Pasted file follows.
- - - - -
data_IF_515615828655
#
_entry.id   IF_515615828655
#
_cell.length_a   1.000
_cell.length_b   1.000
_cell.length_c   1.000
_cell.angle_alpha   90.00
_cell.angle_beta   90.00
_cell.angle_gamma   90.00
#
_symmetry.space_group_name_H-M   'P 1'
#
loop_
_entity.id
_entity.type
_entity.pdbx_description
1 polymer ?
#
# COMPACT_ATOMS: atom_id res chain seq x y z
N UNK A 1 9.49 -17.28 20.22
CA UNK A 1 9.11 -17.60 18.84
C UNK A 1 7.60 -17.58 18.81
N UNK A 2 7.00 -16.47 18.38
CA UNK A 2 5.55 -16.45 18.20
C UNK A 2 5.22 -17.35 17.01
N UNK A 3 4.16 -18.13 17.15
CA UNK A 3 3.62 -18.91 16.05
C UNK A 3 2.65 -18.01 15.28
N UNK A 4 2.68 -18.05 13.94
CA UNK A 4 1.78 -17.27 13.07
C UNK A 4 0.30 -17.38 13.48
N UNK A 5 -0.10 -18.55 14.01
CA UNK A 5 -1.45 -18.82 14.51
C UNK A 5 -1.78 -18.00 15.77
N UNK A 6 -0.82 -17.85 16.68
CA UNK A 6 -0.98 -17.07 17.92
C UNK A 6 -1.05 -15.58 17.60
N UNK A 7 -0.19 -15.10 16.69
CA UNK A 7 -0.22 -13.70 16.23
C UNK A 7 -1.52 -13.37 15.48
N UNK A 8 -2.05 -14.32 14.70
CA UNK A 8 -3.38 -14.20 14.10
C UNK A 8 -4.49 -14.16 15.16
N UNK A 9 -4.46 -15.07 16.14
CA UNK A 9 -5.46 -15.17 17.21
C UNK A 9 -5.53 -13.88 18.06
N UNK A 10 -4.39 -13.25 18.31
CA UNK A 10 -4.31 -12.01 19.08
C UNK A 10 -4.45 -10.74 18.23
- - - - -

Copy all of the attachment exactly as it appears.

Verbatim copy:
data_IF_515615828655
#
_entry.id   IF_515615828655
#
_cell.length_a   1.000
_cell.length_b   1.000
_cell.length_c   1.000
_cell.angle_alpha   90.00
_cell.angle_beta   90.00
_cell.angle_gamma   90.00
#
_symmetry.space_group_name_H-M   'P 1'
#
loop_
_entity.id
_entity.type
_entity.pdbx_description
1 polymer ?
#
# COMPACT_ATOMS: atom_id res chain seq x y z
N UNK A 1 9.49 -17.28 20.22
CA UNK A 1 9.11 -17.60 18.84
C UNK A 1 7.60 -17.58 18.81
N UNK A 2 7.00 -16.47 18.38
CA UNK A 2 5.55 -16.45 18.20
C UNK A 2 5.22 -17.35 17.01
N UNK A 3 4.16 -18.13 17.15
CA UNK A 3 3.62 -18.91 16.05
C UNK A 3 2.65 -18.01 15.28
N UNK A 4 2.68 -18.05 13.94
CA UNK A 4 1.78 -17.27 13.07
C UNK A 4 0.30 -17.38 13.48
N UNK A 5 -0.10 -18.55 14.01
CA UNK A 5 -1.45 -18.82 14.51
C UNK A 5 -1.78 -18.00 15.77
N UNK A 6 -0.82 -17.85 16.68
CA UNK A 6 -0.98 -17.07 17.92
C UNK A 6 -1.05 -15.58 17.60
N UNK A 7 -0.19 -15.10 16.69
CA UNK A 7 -0.22 -13.70 16.23
C UNK A 7 -1.52 -13.37 15.48
N UNK A 8 -2.05 -14.32 14.70
CA UNK A 8 -3.38 -14.20 14.10
C UNK A 8 -4.49 -14.16 15.16
N UNK A 9 -4.46 -15.07 16.14
CA UNK A 9 -5.46 -15.17 17.21
C UNK A 9 -5.53 -13.88 18.06
N UNK A 10 -4.39 -13.25 18.31
CA UNK A 10 -4.31 -12.01 19.08
C UNK A 10 -4.45 -10.74 18.23